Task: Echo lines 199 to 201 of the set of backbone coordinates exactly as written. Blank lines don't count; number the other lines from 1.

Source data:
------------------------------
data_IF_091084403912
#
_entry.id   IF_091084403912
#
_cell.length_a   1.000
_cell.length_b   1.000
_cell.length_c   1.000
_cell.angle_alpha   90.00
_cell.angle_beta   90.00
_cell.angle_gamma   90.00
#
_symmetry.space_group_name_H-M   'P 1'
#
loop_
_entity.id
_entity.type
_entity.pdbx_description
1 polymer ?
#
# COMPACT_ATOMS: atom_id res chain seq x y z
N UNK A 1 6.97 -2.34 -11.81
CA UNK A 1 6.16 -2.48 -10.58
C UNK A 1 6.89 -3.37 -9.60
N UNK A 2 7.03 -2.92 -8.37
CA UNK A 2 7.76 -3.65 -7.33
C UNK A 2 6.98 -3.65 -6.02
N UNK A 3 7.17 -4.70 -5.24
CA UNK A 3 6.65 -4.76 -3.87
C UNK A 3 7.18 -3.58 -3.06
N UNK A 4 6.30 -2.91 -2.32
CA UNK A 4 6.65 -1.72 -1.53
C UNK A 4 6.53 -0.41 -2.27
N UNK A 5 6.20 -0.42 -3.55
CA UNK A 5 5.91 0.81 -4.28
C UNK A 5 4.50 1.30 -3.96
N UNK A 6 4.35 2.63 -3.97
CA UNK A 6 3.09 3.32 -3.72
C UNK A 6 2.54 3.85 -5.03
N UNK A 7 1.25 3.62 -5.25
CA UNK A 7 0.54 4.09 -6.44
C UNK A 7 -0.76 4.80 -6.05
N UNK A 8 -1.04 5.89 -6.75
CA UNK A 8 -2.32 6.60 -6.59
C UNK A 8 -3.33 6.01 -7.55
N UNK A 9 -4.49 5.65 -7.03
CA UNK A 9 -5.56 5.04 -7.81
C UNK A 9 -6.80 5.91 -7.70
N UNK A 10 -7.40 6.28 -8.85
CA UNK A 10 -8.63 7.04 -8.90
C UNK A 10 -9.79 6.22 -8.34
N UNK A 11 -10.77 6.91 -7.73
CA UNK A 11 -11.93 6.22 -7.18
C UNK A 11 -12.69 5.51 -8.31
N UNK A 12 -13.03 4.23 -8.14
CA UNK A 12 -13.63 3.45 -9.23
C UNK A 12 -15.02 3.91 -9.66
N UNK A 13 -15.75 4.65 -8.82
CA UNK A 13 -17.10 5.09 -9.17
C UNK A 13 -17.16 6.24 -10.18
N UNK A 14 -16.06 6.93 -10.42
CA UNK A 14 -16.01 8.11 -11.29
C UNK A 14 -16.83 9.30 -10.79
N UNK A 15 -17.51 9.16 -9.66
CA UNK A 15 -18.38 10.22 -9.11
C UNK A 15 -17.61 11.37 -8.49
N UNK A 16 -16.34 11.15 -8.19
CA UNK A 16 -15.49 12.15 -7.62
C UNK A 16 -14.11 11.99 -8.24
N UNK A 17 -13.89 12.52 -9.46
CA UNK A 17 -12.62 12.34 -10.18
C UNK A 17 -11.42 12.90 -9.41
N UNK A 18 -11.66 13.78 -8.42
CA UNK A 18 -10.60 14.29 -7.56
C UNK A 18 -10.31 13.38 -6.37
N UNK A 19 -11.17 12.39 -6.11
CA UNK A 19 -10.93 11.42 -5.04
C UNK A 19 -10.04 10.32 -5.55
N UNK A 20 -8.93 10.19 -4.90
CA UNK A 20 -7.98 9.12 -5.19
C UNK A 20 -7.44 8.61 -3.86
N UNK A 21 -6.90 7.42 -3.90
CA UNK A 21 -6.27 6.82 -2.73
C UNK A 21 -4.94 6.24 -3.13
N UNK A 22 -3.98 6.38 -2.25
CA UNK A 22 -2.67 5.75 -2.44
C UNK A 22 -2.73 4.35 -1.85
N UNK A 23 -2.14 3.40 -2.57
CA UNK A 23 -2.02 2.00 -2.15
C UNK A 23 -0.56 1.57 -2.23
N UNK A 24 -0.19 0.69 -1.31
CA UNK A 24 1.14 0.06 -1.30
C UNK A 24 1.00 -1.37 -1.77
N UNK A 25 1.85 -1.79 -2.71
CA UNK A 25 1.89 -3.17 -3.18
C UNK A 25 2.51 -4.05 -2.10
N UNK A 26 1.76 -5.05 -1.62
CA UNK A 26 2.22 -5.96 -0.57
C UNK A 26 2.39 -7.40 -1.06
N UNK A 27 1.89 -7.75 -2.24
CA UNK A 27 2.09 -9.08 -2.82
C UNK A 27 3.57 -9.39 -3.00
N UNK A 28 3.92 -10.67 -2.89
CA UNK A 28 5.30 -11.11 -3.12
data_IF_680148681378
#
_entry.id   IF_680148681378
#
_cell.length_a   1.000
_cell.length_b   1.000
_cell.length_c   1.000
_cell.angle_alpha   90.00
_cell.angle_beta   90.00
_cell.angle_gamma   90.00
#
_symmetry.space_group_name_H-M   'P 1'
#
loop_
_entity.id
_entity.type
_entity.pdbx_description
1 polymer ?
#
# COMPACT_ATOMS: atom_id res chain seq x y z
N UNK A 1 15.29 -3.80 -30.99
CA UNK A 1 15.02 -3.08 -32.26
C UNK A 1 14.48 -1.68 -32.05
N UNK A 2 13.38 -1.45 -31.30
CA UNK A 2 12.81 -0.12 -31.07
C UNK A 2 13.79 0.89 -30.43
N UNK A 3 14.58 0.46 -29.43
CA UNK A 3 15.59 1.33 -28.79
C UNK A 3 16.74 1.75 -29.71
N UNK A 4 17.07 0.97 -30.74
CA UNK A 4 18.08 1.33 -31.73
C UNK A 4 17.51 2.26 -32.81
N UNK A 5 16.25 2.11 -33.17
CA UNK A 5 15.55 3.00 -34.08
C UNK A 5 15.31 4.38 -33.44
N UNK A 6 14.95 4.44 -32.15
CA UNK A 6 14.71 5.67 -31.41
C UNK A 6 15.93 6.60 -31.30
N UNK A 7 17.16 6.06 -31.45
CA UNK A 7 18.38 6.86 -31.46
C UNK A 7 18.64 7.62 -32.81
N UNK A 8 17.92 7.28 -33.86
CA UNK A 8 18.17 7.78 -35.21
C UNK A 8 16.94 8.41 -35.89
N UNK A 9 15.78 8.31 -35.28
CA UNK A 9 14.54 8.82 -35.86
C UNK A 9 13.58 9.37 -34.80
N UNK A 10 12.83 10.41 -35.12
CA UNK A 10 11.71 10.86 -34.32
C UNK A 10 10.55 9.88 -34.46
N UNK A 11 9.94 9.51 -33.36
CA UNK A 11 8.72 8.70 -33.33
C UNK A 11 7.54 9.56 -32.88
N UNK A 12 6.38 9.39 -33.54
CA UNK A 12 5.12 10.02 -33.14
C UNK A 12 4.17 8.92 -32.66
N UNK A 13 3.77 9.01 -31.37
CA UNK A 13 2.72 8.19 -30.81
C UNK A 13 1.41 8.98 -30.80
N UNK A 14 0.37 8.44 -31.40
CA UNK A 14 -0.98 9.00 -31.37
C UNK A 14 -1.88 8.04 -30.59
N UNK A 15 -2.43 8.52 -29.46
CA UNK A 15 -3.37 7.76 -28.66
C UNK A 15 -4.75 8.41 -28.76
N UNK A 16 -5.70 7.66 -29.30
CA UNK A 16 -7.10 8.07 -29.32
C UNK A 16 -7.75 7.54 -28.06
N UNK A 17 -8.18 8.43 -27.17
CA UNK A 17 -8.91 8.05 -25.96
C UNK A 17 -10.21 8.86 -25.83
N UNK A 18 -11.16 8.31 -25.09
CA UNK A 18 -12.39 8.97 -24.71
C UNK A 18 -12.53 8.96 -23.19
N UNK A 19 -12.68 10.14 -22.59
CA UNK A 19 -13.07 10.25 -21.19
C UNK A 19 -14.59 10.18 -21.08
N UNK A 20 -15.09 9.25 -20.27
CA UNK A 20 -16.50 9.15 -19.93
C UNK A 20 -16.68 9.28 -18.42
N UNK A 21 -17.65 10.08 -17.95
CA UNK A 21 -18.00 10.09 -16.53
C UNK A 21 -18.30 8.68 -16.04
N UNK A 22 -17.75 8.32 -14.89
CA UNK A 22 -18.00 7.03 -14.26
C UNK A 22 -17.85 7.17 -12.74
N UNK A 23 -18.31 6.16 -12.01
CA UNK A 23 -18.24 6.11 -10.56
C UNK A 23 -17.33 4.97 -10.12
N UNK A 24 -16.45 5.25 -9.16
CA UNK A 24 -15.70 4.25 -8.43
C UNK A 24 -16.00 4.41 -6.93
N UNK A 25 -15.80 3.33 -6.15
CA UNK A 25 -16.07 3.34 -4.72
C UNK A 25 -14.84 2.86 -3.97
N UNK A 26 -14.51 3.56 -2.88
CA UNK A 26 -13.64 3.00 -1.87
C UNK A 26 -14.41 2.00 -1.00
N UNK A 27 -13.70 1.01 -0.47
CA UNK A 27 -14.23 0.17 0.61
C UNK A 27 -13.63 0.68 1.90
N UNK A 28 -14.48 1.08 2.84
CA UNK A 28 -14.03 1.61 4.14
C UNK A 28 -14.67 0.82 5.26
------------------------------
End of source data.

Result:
N UNK A 26 -14.51 3.56 -2.88
CA UNK A 26 -13.64 3.00 -1.87
C UNK A 26 -14.41 2.00 -1.00